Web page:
Eunice Nduati, a researcher at the Kenya Medical Research Institute (KEMRI) Wellcome Trust Research Programme in Kilifi, on Kenya’s coast, is one of the Kenyan researchers who will be analyzing memory B-cell responses and characterizing the neutralizing and non-neutralizing antibody responses induced by the BG505 SOSIP.664 gp140 vaccine candidate in the IAVI W001 trial. “This is an exciting time for the HIV vaccine field,” she says.

Nduati is hopeful that conducting this trial in Kenya will allow researchers to identify any geographic differences in the immune responses generated by the vaccine candidate, which can then be taken into account for the design of future vaccine candidates. “We need to have a product that hopefully will be useful where it is most needed—on the African continent,” she says.


IAVI CRCs No Subtypes 2

Many governments and international organizations support genetics and public health research in Africa today. But with regard to HIV vaccines, many researchers largely credit the nearly two decades-long partnership between IAVI the U.S. Agency for International Development (USAID) with developing the capacity of African clinical research centers and investigators. “There is no other partner that has been with Africa for 15 years,” says Eduard Sanders, a principal investigator at the KEMRI Wellcome Trust Research Programme, who is supported by IAVI through USAID. “That consistency is key.”

Beyond consistency, Edward sees something unique about the collaboration between IAVI and the network of clinical research center partners it helped create with USAID funding. “In my opinion, no one besides IAVI through USAID has been able to get the science taught and translated through African scientists. USAID and IAVI had faith in the people and the sites they were developing in Africa.”

This is perhaps best illustrated by IAVI’s ADVANCE (Accelerate the Development of Vaccines and New Technologies to Combat the AIDS Epidemic) program, which is funded by the current five-year cooperative agreement between IAVI and USAID, funded through the United States President’s Emergency Plan for AIDS Relief (PEPFAR). The guiding philosophy behind ADVANCE, the latest installment of IAVI’s partnership with USAID, was to shift scientific research and leadership to Africa so that investigators there could drive the development of an HIV vaccine. “People in Africa needed to be taken seriously and given the opportunity to actually be able to do this work,” Edward says.

This includes providing young and mid-career researchers in Africa with the education, skills, and tools they need to conduct cutting-edge science on the continent. This is the goal of IAVI’s Vaccine Immunology Science and Technology for Africa (VISTA) consortium within ADVANCE, a team of international researchers including Nduati.

Today, thanks to ADVANCE, the previous cooperative agreements between IAVI and USAID, and many other efforts to develop the scientific capacity of African researchers—including those by the Wellcome Trust, the U.K. Department for International Development, the sub-Saharan African Network for TB/HIV Research Excellence (SANTHE), the U.S. National Institutes of Health (NIH), the African Academy of Sciences, and many other governments and international funders—many say it is becoming easier for scientists to establish their careers in Africa.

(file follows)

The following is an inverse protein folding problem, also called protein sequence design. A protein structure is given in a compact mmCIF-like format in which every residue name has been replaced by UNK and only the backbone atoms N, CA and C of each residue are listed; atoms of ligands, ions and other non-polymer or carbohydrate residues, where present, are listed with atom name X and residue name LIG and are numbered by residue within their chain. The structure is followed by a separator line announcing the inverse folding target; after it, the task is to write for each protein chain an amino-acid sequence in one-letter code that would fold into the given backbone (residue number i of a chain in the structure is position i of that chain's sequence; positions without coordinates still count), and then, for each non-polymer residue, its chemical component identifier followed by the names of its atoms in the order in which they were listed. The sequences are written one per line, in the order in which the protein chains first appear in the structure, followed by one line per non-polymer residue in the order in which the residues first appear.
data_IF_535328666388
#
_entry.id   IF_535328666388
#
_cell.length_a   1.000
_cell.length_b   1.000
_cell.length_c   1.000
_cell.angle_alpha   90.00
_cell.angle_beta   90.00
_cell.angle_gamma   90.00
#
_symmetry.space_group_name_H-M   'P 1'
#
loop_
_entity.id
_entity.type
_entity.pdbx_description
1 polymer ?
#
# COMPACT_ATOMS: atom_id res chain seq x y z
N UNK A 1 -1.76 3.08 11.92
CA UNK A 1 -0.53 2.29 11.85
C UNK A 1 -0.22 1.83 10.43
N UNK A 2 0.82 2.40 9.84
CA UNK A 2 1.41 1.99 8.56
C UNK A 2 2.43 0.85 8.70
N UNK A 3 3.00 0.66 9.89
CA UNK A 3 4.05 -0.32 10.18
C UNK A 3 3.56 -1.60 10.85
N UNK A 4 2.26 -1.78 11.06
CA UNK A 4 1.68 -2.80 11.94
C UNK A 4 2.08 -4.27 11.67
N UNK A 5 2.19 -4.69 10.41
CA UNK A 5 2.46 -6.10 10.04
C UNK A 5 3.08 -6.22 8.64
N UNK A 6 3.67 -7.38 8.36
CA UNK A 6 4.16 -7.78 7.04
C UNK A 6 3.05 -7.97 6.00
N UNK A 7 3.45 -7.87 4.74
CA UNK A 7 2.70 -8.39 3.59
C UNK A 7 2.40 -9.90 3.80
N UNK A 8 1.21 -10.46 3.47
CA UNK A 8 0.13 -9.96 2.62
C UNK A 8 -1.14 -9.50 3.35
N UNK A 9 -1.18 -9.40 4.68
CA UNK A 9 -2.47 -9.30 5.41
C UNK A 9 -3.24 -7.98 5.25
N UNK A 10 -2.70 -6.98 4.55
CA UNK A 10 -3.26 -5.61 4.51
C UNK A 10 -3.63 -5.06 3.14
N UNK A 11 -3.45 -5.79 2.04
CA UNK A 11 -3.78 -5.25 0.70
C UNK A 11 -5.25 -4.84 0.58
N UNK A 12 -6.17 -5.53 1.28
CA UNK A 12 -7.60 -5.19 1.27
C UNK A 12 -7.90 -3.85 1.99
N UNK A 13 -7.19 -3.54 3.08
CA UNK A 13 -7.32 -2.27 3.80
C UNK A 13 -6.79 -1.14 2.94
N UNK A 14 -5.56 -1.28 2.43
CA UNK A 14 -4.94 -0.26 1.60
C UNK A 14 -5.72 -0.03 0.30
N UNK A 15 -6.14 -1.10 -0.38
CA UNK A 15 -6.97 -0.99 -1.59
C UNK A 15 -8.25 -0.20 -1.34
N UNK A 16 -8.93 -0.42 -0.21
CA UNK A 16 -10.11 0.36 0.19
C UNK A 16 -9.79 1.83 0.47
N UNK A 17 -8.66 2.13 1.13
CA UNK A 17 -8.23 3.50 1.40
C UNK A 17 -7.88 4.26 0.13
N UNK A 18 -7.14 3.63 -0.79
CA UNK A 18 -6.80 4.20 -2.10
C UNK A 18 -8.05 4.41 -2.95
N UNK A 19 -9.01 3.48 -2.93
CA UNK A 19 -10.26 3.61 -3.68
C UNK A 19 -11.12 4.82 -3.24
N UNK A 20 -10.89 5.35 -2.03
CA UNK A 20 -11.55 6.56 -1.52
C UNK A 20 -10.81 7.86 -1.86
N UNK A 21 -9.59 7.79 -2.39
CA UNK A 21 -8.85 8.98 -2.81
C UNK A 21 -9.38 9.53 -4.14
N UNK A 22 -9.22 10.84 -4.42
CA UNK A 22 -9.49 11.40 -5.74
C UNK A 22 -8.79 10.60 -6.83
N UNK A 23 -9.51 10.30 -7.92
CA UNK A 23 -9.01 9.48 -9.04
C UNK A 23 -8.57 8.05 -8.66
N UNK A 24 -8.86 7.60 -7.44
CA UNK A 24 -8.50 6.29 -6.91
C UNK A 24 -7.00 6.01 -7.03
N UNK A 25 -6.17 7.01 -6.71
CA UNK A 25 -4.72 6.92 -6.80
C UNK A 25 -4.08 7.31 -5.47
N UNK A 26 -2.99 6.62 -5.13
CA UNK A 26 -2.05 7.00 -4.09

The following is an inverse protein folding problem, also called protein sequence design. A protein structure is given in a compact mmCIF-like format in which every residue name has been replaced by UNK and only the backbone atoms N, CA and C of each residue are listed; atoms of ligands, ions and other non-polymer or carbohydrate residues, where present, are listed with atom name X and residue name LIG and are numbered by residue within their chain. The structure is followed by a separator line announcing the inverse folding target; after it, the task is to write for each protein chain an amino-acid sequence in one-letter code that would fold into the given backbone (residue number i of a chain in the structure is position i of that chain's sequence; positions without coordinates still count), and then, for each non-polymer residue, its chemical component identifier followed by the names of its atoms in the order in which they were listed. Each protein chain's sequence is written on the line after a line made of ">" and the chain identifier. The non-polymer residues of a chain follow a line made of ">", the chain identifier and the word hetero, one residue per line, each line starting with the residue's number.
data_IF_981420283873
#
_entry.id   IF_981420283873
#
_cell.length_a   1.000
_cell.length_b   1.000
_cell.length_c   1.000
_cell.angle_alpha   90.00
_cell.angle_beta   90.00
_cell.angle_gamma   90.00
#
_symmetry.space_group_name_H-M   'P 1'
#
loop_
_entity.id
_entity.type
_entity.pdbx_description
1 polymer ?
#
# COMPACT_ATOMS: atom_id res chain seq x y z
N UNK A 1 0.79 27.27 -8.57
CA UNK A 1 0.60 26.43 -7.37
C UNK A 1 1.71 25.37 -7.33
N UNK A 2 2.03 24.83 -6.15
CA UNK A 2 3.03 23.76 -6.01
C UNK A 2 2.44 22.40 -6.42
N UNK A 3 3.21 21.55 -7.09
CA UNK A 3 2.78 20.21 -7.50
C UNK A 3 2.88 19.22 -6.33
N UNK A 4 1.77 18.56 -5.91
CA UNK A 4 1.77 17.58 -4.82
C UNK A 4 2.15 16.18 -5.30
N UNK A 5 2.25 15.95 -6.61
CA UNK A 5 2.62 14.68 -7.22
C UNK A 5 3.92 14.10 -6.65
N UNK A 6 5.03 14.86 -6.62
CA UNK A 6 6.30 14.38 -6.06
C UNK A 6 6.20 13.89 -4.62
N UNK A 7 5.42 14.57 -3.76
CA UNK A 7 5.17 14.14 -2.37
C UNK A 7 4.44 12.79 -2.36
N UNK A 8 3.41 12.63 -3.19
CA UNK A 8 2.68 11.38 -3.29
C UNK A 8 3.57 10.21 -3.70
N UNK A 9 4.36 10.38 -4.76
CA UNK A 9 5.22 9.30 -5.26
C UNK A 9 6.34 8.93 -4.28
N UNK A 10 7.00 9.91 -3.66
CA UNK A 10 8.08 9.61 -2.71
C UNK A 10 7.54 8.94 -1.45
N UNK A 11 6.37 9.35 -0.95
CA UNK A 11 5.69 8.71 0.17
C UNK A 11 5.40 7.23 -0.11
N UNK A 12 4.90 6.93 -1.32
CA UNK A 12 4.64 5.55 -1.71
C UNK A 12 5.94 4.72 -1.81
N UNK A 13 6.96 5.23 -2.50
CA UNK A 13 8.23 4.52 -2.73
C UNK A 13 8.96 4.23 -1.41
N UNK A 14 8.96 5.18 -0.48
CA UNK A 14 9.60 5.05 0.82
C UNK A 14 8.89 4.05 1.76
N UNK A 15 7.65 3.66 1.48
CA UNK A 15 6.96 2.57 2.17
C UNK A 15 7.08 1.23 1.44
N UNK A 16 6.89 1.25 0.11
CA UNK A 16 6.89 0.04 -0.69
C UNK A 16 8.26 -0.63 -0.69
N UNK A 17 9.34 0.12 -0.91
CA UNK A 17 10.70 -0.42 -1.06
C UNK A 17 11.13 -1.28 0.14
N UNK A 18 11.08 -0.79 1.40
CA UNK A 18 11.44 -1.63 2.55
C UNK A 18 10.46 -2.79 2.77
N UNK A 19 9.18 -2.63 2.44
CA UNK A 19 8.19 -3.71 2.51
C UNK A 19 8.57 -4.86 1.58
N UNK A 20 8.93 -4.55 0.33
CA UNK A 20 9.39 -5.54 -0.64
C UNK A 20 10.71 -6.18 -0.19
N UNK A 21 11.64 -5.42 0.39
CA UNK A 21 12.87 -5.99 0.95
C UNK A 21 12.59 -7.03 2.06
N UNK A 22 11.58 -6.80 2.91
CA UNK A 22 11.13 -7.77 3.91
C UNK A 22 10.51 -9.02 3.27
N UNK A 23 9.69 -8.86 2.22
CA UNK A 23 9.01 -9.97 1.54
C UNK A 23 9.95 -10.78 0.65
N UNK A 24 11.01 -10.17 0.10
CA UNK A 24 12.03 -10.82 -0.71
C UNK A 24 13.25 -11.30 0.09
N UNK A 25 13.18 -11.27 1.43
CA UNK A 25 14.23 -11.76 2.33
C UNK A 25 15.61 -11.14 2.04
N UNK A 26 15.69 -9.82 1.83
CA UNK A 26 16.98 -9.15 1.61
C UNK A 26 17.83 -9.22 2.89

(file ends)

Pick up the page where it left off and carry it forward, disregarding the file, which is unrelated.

“There’s just a lot more support these days for doing that,” says Tom Hope, professor of cell and molecular biology at the Feinberg School of Medicine and professor of biomedical engineering at the McCormick School of Engineering at Northwestern University, who collaborates with investigators at the University of Nairobi on mucosal immunology research.


Researcher Spotlight: Eugene Ruzagira  

EugeneIn the early days of the HIV/AIDS epidemic, there was often not much a doctor could do but treat the hallmark infections that accompanied the development of AIDS. This was a time Eugene Ruzagira, assistant professor at the London School of Hygiene and Tropical Medicine (LSHTM) based at the Medical Research Council/Uganda Virus Research Institute (MRC/UVRI) and LSHTM Uganda Research Unit, recalls all too well.

“As a young medical student in Uganda in the late ’90s, there wasn’t much I could do for patients,” he says. “I just had to watch them waste and die.” This experience had a profound effect on the would-be malaria researcher, and soon he switched the focus of his research to HIV/AIDS.

In 2003, he joined MRC/UVRI, one of the African clinical research centers supported by IAVI through its cooperative agreement with the U.S. Agency for International Development (USAID), as a study coordinator. His work involved studying populations at high risk of HIV infection, including individuals in the remote fishing villages outside of Masaka, Uganda, along the shores of Lake Victoria. In these villages, HIV incidence is as high as 4-5%—up to four times higher than that of the general population.

It was at MRC/UVRI that Ruzagira met his long-time mentor Anatoli Kamali, former deputy director and head of the HIV Epidemiology and Prevention Research Program at MRC/UVRI, who now heads IAVI’s regional programs in Africa. “Eugene and I developed a successful mentoring partnership early on as a result of his excellent listening skills, intelligence, and articulate nature,” says Kamali.